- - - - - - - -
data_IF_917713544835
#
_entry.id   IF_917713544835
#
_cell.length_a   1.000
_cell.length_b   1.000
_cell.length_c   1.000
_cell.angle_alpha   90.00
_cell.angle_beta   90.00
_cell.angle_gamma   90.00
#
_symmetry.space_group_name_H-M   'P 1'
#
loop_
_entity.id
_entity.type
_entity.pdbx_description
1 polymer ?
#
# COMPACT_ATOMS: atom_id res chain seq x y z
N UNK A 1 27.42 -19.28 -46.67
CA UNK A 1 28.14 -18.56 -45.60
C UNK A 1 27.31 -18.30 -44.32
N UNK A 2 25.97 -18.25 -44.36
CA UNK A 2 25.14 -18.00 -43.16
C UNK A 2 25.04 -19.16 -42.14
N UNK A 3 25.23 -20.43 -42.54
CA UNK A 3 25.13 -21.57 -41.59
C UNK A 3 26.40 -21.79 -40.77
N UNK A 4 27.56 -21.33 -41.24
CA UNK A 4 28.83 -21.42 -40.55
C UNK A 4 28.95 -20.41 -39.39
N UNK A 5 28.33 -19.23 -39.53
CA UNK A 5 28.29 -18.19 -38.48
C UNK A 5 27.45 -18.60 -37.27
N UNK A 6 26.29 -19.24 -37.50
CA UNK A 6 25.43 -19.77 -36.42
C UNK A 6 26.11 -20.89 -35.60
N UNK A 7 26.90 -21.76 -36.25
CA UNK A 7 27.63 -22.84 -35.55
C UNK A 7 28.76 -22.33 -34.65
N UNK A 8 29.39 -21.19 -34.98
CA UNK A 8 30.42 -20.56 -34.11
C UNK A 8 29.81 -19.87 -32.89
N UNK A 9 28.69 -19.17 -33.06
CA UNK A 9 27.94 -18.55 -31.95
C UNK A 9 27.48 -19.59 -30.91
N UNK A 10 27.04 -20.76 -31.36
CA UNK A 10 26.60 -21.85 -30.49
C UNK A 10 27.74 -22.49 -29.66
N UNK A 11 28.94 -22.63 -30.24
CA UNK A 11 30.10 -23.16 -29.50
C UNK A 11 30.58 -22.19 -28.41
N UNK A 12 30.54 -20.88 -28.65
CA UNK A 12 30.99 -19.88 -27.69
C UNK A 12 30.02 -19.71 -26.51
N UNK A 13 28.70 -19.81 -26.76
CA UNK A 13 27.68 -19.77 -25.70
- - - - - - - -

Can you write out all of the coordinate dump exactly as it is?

data_IF_917713544835
#
_entry.id   IF_917713544835
#
_cell.length_a   1.000
_cell.length_b   1.000
_cell.length_c   1.000
_cell.angle_alpha   90.00
_cell.angle_beta   90.00
_cell.angle_gamma   90.00
#
_symmetry.space_group_name_H-M   'P 1'
#
loop_
_entity.id
_entity.type
_entity.pdbx_description
1 polymer ?
#
# COMPACT_ATOMS: atom_id res chain seq x y z
N UNK A 1 27.42 -19.28 -46.67
CA UNK A 1 28.14 -18.56 -45.60
C UNK A 1 27.31 -18.30 -44.32
N UNK A 2 25.97 -18.25 -44.36
CA UNK A 2 25.14 -18.00 -43.16
C UNK A 2 25.04 -19.16 -42.14
N UNK A 3 25.23 -20.43 -42.54
CA UNK A 3 25.13 -21.57 -41.59
C UNK A 3 26.40 -21.79 -40.77
N UNK A 4 27.56 -21.33 -41.24
CA UNK A 4 28.83 -21.42 -40.55
C UNK A 4 28.95 -20.41 -39.39
N UNK A 5 28.33 -19.23 -39.53
CA UNK A 5 28.29 -18.19 -38.48
C UNK A 5 27.45 -18.60 -37.27
N UNK A 6 26.29 -19.24 -37.50
CA UNK A 6 25.43 -19.77 -36.42
C UNK A 6 26.11 -20.89 -35.60
N UNK A 7 26.90 -21.76 -36.25
CA UNK A 7 27.63 -22.84 -35.55
C UNK A 7 28.76 -22.33 -34.65
N UNK A 8 29.39 -21.19 -34.98
CA UNK A 8 30.42 -20.56 -34.11
C UNK A 8 29.81 -19.87 -32.89
N UNK A 9 28.69 -19.17 -33.06
CA UNK A 9 27.94 -18.55 -31.95
C UNK A 9 27.48 -19.59 -30.91
N UNK A 10 27.04 -20.76 -31.36
CA UNK A 10 26.60 -21.85 -30.49
C UNK A 10 27.74 -22.49 -29.66
N UNK A 11 28.94 -22.63 -30.24
CA UNK A 11 30.10 -23.16 -29.50
C UNK A 11 30.58 -22.19 -28.41
N UNK A 12 30.54 -20.88 -28.65
CA UNK A 12 30.99 -19.88 -27.69
C UNK A 12 30.02 -19.71 -26.51
N UNK A 13 28.70 -19.81 -26.76
CA UNK A 13 27.68 -19.77 -25.70